Happy Quinquagesima! (That is, the last Sunday before Lent.) On Wednesday, many of us will have our foreheads adorned with ashes, remembering that we are dust and to dust we shall return. The great preparation for Easter will commence.
What do you plan for your preparatory acts, your Lenten disciplines?
This year, I am going to read Saint Bernard Abbot of Clairvaux: Selections from His Writings, rendered into English by Horatio Grimley (Cambridge: Cambridge University Press, 1910). I picked this up the year I got hired to be a mediaevalists but failed to read it. Since I like to keep a little balance in my spiritual reading, and I just polished off two Russian Orthodox books, I decided St Bernard it would be for Lent this year.
Are you going to read a Lent book?
I am also going to give up Facebook, not only because it can be a waste of time but because it turns into a waste of mindspace even when I’m not on it. I realise that my friends there will miss such things as posts of pictures of Charles “the Hammer” Martel with the phrase, “Stop! It’s Hammer time,” but I think they’ll make it to Easter, anyway.
It is fitting that today, the second day of Lent, I am blogging about food. For most people, Lenten discipline involves food in some way — giving up chocolate or coffee or alcohol or all sweet treats; fasting once or twice a week. In the Rule of Benedict, chapter 39, the abbot is to have discretion about the quantity of food to give the monks. They are to avoid over-indulgence.
The idea of discretion is in John Cassian, where it is considered foundational for the ascetic life. Many ascetics go too far and make themselves ill, for example. This is not merely theoretical or exemplary but a historical fact. John Chrysostom, Bernard of Clairvaux, and Francis of Assisi all damaged themselves through excessive fasting. Possibly Anselm of Canterbury as well, but I’m not sure (I forget).
For most of us, however, the danger is not excessive fasting but overeating, or, in Cassian’s vision, gluttony, which includes not just too much food but the wrong food or food at the wrong time. Hence why so many of us give up some delectable treat for Lent.
In chapter 40, alcohol also comes up:
We read that wine is not a suitable drink for monks, but since monks nowadays cannot be persuaded of this, let us at least agree to drink sparingly and not to excess, because wine causes even sensible people to behave foolishly. (p. 67, trans. White)
Interestingly, this is close to what Odysseus says about wine in Homer’s Odyssey, that it makes wise men say foolish things. Anyway, this is worth keeping in mind. Sometimes, for those of us with something of a straight-laced past for whom discovering ancient Christianity and the wider tradition has been liberating, alcohol can be a danger. I know some post-evangelicals who say things like, ‘I’m an Anglican because we can drink!’ Well, I’d have hoped the BCP or the poetry of John Donne or something like that would be better reasons to be Anglican. And sometimes, people not only drink to excess but start swapping the same ridiculous stories as those ‘in the world.’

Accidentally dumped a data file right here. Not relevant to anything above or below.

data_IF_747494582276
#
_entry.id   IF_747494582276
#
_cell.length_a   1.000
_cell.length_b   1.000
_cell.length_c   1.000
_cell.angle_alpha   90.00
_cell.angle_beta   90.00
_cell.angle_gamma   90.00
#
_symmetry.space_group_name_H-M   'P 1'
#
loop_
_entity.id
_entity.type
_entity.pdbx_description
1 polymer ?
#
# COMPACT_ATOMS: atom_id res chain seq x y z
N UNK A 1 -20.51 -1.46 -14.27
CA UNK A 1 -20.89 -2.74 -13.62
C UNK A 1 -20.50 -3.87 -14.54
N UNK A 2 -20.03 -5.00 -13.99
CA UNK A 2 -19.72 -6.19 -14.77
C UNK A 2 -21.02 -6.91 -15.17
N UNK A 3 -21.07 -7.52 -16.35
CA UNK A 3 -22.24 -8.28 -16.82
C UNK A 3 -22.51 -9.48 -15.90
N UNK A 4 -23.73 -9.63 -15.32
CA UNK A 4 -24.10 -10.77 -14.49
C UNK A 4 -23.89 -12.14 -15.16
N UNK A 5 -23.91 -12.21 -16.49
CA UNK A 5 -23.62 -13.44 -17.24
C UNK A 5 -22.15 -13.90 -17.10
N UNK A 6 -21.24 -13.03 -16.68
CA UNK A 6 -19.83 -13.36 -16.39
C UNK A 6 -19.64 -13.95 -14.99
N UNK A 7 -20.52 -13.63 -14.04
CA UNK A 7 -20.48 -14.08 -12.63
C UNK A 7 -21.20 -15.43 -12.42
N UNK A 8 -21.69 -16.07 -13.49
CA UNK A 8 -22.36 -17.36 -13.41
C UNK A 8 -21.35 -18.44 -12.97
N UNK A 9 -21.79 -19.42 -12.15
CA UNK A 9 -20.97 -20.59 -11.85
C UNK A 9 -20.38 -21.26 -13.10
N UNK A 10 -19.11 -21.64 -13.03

I occasionally wonder if moderation is the harder route, and if it is easier either to be a lush or a teetotaller. Perhaps I’m too hard on everyone else?
Anyway, let us remember the words of Benedict about wine, as well as the Bible, which does, after all, call wine a mocker and strong drink a brawler. Christian freedom includes alcohol. Christian holiness restricts its amount.
The point of Lent is disciplina, the training/teaching of ourselves, the preparation of our spirits for the Great Feast of Easter — the Chief Feast of the Christian year. We want to draw nearer to God. So we fast or abstain or pray more or study a particular book of the Bible or another work of spiritual edification.
One year I prayed BCP Compline every night. That was 2004. I fell in love with the BCP that year. Maybe this year you’ll choose to journey with us through the daily office over at The Witness Cloud.
Even if you belong to a church that has canonical demands for Lenten discipline (that is, observant Roman Catholics and Eastern Orthodox), spiritual discipline — Lenten or otherwise — is not one-size-fits-all. I know one Cypriot Orthodox priest who gives up sweets for Lent because he does not eat a lot of meat, so the canonical discipline is not so demanding.
Thus St Mark the Monk/Ascetic/Hermit:
There are many differing methods of prayer. No method is harmful; if it were, it would be not prayer but the activity of Satan. ~ch. 22 in ‘On the Spiritual Law: Two Hundred Texts’, in The Philokalia, trans. Palmer, Sherrard, Ware, p. 111
What matters is not which discipline you take on in Lent. What matters is ordering our hearts and minds to the greater love of God and neighbour. So think carefully and prayerfully this next seven-day as to what you may do.
(And so I seem to have come around to Cassian and ‘purity of heart’ all over again.)